WINSTON-SALEM, N.C. — The first significant fight for electronic cigarette market share between the Big 3 tobacco manufacturers features a national convenience store chain as a key battleground, according to the Winston-Salem Journal.
MarkTen, the e-cig brand by Philip Morris USA, recently began being sold in 7-Eleven stores in North Carolina.
It joins blu eCigs of Lorillard Inc. and Vuse of R.J. Reynolds Vapor Co., along with offerings from several smaller manufacturers.
Reynolds began national distribution of Vuse in June, while blu eCigs has been sold in most national convenience stores for more than two years. Reynolds claimed top market share for Vuse in its test markets of Colorado and Utah.
Vuse also is being sold at WilcoHess and Quality Mart stores in the Triad, while MarkTen also can be found in Circle K and Sheetz stores. Blu eCigs is in all of those outlets.
E-cigs are battery-powered devices that heat a liquid nicotine solution in a disposable cartridge and create a vapor that is inhaled.
What makes the head-to-head-to-head competition pivotal is that convenience stores are the largest retail channel for e-cigs at 75 percent of brick-and-mortar sales, or about $540 million in 2013, according to the National Association of Convenience Stores.
Overall e-cig sales were about $1.7 billion last year. Tobacco-only shops, kiosks and the Internet also represent sizable retail components for e-cigs. According to the Smoke Free Alternatives Trade Association, online outlets represented about 25 percent of e-cig sales in 2013.
By comparison, 85 percent of traditional combustible cigarettes are bought at convenience stores,
Philip Morris USA spokesman Brian May said national expansion of MarkTen began in June in the western half of the country. “It will be expanding eastward through the summer and fall,” May said.
The financial potential of e-cigs could be stout. Wells Fargo Securities analyst Bonnie Herzog projects up to $10 billion in sales by 2017, although vapor products are started to carve out more market share.
Vapor products can feature a liquid capsule that is inserted into a cartridge. Vapors offer consumers a wider variety of flavors, included fruits and candy.
Reynolds has touted Vuse as a “game changer” for not only the e-cig category, but also consumption of tobacco products.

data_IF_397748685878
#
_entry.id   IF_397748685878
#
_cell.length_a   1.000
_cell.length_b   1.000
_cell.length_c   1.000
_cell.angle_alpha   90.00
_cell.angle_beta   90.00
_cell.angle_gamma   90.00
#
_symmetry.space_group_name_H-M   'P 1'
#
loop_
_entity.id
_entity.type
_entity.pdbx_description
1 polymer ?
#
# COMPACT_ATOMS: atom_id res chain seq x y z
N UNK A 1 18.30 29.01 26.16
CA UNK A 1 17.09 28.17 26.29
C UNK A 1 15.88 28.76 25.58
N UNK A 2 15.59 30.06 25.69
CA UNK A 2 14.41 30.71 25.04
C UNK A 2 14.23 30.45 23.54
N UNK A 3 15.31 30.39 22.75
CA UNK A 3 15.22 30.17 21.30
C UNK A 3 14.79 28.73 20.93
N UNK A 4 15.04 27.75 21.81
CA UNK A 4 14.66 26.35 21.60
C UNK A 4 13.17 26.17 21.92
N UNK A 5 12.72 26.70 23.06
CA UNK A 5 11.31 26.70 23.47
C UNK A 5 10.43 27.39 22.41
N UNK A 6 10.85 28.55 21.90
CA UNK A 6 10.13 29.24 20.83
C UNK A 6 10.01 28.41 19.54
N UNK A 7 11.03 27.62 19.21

What has made Reynolds officials so confident in Vuse is their claim that it provides “the perfect puff, first time, every time” because of technology that includes a digital microprocessor. That device works in conjunction with a memory chip to control key elements from vapor delivery to battery management.
Reynolds’ faith in Vuse could play a pivotal role in whether federal regulators approve the company’s $27.4 billion offer for Lorillard. Reynolds’ main goal is taking ownership of Newport, the No. 2 selling traditional cigarette brand. It could take six to nine months for the Federal Trade Commission to make a ruling.
Reynolds has agreed to sell blu eCigs to Imperial Tobacco Group PLC, as well as four nonsupport traditional cigarette brands – three from Reynolds and one from Lorillard – in a proposed $7.1 billion deal.
A key element of British American Tobacco Ltd.’s proposed expanded alliance with Reynolds American Inc. is agreement on a joint technology sharing and commercialization strategy for next-generation products.
That would include BAT globally distributing Vuse, which saves Reynolds the cost of reestablishing an international distribution channel, and adds a critical new source of revenue.
Reynolds is converting about 70,000 square feet at its 1 million-square-foot Tobaccoville plant into turn-key production space for Vuse. Reynolds plans to fill at least 200 new full-time jobs for Vuse production. The full ramp-up could take up to four years.
Herzog predicts Reynolds will have $4 billion in revenue from e-cigs in 2021, compared with $3.9 billion from conventional cigarettes. That’s compared with minimal e-cig revenue and $6.4 billion in conventional cigarette revenue for 2013.